Manhattan doctors have found a small but “statistically significant” link between talcum powder use in women and ovarian cancer, although they stopped short of declaring that talc can actually cause harm.
The team of doctors from The Tisch Cancer Institute at Mount Sinai Hospital recently reported their findings in the European Journal of Cancer Prevention. They found that the risk of ovarian cancer for women who have used talc is about 20 percent higher than for those who did not use it.
J&J Denies Talcum Powder/Ovarian Cancer Link
Johnson & Johnson faces a mountain of lawsuits relating to the connection between its baby powder product and ovarian cancer, but company officials have denied the link. In a video statement released last month, Tara Glasgow, J&J’s vice president of baby research and development products, said the powder does not cause cancer. “We are guided by the science which supports the safety of Johnson’s baby powder,” she said in the video.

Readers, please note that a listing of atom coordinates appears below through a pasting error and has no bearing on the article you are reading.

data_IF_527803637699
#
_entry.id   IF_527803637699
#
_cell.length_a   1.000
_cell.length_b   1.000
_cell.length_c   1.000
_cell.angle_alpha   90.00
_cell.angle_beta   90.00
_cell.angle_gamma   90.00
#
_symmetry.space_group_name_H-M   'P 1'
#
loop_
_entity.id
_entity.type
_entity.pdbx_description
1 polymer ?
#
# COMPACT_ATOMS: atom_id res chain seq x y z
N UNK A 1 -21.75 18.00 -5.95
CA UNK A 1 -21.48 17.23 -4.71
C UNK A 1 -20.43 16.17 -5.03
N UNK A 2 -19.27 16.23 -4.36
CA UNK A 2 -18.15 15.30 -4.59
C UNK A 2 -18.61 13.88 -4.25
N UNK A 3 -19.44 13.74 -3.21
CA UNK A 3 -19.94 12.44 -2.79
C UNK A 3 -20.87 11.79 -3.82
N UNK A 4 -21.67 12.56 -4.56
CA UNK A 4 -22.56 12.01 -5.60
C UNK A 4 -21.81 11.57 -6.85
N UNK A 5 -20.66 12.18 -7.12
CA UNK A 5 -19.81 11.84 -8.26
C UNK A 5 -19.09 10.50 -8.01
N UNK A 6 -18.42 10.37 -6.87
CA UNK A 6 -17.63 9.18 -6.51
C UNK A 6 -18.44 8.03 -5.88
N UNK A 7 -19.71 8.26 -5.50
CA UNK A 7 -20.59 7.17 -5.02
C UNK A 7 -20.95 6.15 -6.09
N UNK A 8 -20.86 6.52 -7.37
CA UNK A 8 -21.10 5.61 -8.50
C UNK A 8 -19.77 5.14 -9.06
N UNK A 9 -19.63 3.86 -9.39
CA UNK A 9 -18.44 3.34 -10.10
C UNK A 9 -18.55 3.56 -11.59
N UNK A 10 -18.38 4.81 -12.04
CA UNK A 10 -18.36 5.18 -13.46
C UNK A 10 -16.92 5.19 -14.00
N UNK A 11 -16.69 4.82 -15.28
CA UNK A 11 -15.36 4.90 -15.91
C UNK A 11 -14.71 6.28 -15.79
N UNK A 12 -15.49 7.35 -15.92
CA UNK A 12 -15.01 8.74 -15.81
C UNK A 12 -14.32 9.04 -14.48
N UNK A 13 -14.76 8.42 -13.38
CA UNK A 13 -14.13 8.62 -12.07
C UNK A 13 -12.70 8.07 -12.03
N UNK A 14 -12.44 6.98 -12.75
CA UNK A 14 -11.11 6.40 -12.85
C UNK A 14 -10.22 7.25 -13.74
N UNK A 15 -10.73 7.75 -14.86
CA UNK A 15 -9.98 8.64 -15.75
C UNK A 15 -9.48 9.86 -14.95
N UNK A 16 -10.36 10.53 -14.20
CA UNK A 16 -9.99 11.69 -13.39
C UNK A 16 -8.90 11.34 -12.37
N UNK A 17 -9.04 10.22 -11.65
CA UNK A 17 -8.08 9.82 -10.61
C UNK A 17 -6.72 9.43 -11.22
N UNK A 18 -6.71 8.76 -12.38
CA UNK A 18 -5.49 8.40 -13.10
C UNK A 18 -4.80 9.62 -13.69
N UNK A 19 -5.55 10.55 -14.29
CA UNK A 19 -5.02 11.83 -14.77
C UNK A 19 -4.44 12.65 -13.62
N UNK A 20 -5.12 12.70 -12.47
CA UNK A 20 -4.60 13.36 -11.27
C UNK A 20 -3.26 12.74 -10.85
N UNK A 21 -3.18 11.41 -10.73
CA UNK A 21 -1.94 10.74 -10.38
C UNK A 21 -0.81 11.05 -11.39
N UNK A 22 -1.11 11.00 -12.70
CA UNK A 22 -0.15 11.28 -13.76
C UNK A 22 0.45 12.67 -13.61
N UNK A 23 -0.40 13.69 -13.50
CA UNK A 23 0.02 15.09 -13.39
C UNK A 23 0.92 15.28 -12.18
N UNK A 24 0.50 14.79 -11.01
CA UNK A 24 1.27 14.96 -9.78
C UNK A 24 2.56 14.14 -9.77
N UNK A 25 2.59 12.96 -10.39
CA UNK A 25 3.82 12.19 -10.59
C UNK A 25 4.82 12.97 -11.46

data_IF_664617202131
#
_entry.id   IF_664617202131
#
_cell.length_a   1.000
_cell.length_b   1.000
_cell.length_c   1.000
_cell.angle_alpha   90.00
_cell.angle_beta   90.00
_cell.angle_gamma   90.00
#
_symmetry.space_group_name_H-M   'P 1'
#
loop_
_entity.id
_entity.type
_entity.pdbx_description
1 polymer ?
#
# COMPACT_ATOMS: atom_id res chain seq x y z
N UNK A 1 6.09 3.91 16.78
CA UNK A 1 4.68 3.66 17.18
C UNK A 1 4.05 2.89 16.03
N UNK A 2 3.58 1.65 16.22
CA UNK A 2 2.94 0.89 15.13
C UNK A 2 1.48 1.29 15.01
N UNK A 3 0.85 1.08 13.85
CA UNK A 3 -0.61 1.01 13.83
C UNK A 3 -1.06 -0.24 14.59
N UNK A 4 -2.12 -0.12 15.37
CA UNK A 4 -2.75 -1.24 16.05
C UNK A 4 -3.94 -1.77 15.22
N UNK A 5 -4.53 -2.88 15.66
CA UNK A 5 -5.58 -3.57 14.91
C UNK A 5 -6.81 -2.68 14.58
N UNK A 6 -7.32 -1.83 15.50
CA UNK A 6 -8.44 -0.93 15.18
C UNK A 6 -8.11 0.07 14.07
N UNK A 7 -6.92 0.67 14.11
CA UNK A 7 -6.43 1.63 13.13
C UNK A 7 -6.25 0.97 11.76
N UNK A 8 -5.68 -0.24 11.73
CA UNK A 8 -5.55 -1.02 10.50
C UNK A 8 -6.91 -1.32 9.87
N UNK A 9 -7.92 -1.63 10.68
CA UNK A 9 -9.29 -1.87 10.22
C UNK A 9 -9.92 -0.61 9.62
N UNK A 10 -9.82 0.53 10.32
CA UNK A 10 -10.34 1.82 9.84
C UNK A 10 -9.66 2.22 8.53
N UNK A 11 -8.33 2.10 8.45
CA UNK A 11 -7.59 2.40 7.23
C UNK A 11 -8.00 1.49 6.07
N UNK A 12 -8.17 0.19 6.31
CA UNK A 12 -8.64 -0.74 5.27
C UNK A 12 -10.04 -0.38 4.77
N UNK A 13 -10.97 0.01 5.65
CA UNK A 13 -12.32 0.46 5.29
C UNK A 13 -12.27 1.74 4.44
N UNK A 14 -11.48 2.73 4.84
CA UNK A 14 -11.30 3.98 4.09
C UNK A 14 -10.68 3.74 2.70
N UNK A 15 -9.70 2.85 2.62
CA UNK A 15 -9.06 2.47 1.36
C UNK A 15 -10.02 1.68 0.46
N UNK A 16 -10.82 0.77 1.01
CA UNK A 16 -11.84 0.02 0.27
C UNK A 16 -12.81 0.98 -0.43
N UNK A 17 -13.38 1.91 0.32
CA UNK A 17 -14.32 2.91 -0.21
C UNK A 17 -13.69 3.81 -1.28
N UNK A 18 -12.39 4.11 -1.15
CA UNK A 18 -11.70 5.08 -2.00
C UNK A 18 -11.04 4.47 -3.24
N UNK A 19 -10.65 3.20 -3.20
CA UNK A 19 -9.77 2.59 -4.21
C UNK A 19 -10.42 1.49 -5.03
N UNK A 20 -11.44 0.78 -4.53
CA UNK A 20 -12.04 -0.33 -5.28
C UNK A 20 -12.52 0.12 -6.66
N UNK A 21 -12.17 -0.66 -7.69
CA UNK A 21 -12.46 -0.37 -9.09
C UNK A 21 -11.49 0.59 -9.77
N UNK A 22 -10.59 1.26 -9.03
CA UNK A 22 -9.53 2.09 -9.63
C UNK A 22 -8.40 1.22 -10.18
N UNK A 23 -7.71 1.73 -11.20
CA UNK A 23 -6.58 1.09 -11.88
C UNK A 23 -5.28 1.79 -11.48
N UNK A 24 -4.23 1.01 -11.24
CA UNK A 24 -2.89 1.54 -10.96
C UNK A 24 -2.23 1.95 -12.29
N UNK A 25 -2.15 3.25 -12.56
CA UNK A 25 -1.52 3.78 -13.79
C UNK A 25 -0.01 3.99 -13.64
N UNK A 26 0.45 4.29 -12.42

Because there is no definitive way to screen for ovarian cancer, most cases are sporadic, or without a definable cause, according to Dr. Paolo Boffetta, associate director for cancer prevention at Tisch Cancer Institute. Also, the disease lacks the clout associated with some other forms of cancer, which raise much more money for research. Because there is no general way to screen for ovarian cancer, taking precautions like avoiding the use of talcum powder for feminine hygiene purposes is important.
An estimated 22,440 new cases of ovarian cancer are diagnosed each year, and 14,080 women die annually from the disease, according to statistics from the American Cancer Society. More women die of ovarian cancer than any other reproductive malignancy and it is often diagnosed late in its evolution, typically at stage 3 or 4.